Mortgage Points – To Pay or Not to Pay

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If you have never purchased a home before, you may wonder what kind of code is being spoken when you hear two people talking about paying points. In fact many a heated argument has flared up over the issue.

 Just Say No to Points

When it comes to the question of points there are always those who categorically refuse to pay them, and others who always pay points. A blanket refusal to pay points makes about as much sense as blindly paying them. Before you can make that decision you have to look at the circumstances surrounding your situation. If you’re refinancing your mortgage you need to take in account several factors:

  • Length of time you expect to keep the loan
  • How long it will take to recoup the cost of the points
  • Whether there is a prepayment penalty or not

Only after you crunch the numbers can you determine whether or not paying points makes financial sense.

 What are Points?

Points are the industry’s way of allowing borrowers the chance to buy down their interest rate when refinancing an existing home, or purchasing a new one. Points reflect a percentage of the entire loan amount. One point equates to one percent. If you’re borrowing $300,000 to buy a home, paying one point would be paying one percent of that 300 grand, or $3,000. You can either pay that 3 grand out of pocket, or you can wrap that up into the loan, so your new loan amount would be $303,000.

In return for paying that 1 point, your lender will drop your rate. With each point paid your rate will drop incrementally, and not necessarily a percent for each point paid. To find out just how much you can drop your interest rate by paying points, you’ll have to check your lenders buy down schedule. To lower your interest rate a full percent you might have to pay three points or $9,000 on a $300,000 loan. Now you’re probably thinking 9 grand is a lot of money; and you’re right it is. However, that $9,000 can save you far more than that over the life of your loan. Let’s take a look at the numbers.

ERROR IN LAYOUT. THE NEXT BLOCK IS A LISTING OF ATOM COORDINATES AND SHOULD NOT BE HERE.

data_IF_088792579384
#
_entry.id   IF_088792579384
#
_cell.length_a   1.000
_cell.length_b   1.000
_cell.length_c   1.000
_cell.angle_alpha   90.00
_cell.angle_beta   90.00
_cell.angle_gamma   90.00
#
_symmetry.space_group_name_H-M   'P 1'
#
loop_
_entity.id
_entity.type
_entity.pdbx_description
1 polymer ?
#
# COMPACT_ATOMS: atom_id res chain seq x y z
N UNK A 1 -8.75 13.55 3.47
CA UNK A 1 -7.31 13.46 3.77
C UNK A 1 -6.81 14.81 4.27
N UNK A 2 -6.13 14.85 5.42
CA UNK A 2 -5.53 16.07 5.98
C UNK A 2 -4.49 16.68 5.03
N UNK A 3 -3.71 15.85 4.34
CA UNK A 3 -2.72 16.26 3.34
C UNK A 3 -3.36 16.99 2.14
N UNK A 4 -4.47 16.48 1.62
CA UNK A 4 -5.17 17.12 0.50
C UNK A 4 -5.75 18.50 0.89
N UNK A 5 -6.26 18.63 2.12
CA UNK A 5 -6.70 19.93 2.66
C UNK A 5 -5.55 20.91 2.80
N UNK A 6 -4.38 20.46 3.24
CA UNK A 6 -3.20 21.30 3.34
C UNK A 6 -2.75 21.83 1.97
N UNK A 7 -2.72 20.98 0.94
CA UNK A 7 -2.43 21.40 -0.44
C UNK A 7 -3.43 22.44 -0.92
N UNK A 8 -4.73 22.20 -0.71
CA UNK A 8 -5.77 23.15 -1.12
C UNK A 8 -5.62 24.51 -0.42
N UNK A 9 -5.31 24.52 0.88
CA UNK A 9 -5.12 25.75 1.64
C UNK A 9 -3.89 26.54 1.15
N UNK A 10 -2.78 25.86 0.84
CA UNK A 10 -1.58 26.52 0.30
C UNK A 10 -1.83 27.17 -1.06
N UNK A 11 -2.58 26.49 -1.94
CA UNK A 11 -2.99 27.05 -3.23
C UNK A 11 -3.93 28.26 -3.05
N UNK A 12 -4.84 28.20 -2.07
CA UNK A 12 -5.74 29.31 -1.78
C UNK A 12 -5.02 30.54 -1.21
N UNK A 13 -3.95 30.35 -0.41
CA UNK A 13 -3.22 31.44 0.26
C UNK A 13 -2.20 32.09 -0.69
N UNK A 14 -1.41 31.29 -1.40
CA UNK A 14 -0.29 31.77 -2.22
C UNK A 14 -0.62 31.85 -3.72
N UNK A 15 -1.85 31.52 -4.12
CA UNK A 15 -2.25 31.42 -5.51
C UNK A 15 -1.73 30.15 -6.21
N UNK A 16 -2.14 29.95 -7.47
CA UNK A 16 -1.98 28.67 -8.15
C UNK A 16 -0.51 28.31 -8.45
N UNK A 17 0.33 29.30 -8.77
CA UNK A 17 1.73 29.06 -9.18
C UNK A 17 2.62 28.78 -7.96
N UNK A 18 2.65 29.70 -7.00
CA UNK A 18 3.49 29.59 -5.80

Black and White

In order to really tell if paying points will save you money you’re going to have to put it down on paper in black and white. What does that one percent you are getting off your interest rate really mean to you?

At a rate of 5 percent, you monthly payments on a $300,000 loan would be $1,610 a month. On that same loan, a rate of 4 percent would make your payment be $1,432 or a monthly savings of $178 a month. If you were to save $178 a month for 30 years your total savings would be a staggering $64,080. In other words, you would be paying $9,000 to save $64,080. If someone were to give me 64 grand every time I gave them 9 grand I’d never stop giving. In this scenario, paying points is a no brainer. So when would it not make sense to pay points?

 Short Term Loan

Generally, the primary reason for not paying points is going to be because the borrower is planning on selling the home or possibly moving in a few years. If you were to do that same refinance loan for $300,000 and move in 5 years, would it make sense to pay points? Let’s see. Over 60 months, or 5 years you will be saving $178 a month for paying points. That means over 5 years your saving would be $10,680. Not really a significant savings. In this case it would probably not make sense to pay that extra $9,000. Because it takes almost 5 years to recoup the cost of your points, staying anything more than 5 years in your home would probably make sense. After that first five years, everything after is savings.

 The Case of the Prepayment Penalty

So what if I have a prepayment penalty? Most prepay penalties last for 2 years. Some lenders put 3 or 5 year prepayment penalties on their loans but that’s not as common, especially among your top shelf lenders like Bank of America and Wells Fargo for example. In case you’re wondering, a pre pay penalty is a fee charged to the borrower if he sells or refinances his home within the pre pay period; usually 2 years. The pre pay is usually 6 months principle and interest. On that $300,000 loan, the pre pay would be $9,660 at the 5 percent rate. What does that mean?

It means that if you were to buy down your rate from 5 percent to 4 percent which costs you $9,000 if you move before 2 years you would end up paying the prepay of $9,660 plus the $9,000 you are paying to get that lower rate. In other words it doesn’t make sense to buy down your rate if you think you might move before 5 years has passed or before 2 years has passed if you have a prepay.

 Crunch the Numbers

When it comes to buying down your loan you have to look at the numbers before you can really tell if it makes sense. It’s easy to do. Just go online and Google free mortgage calculator and just input the loan amount and the interest rate. The calculator will spit out the monthly rate amortized over whatever period you choose. Input different rates to see whether it makes sense for you to pay points.

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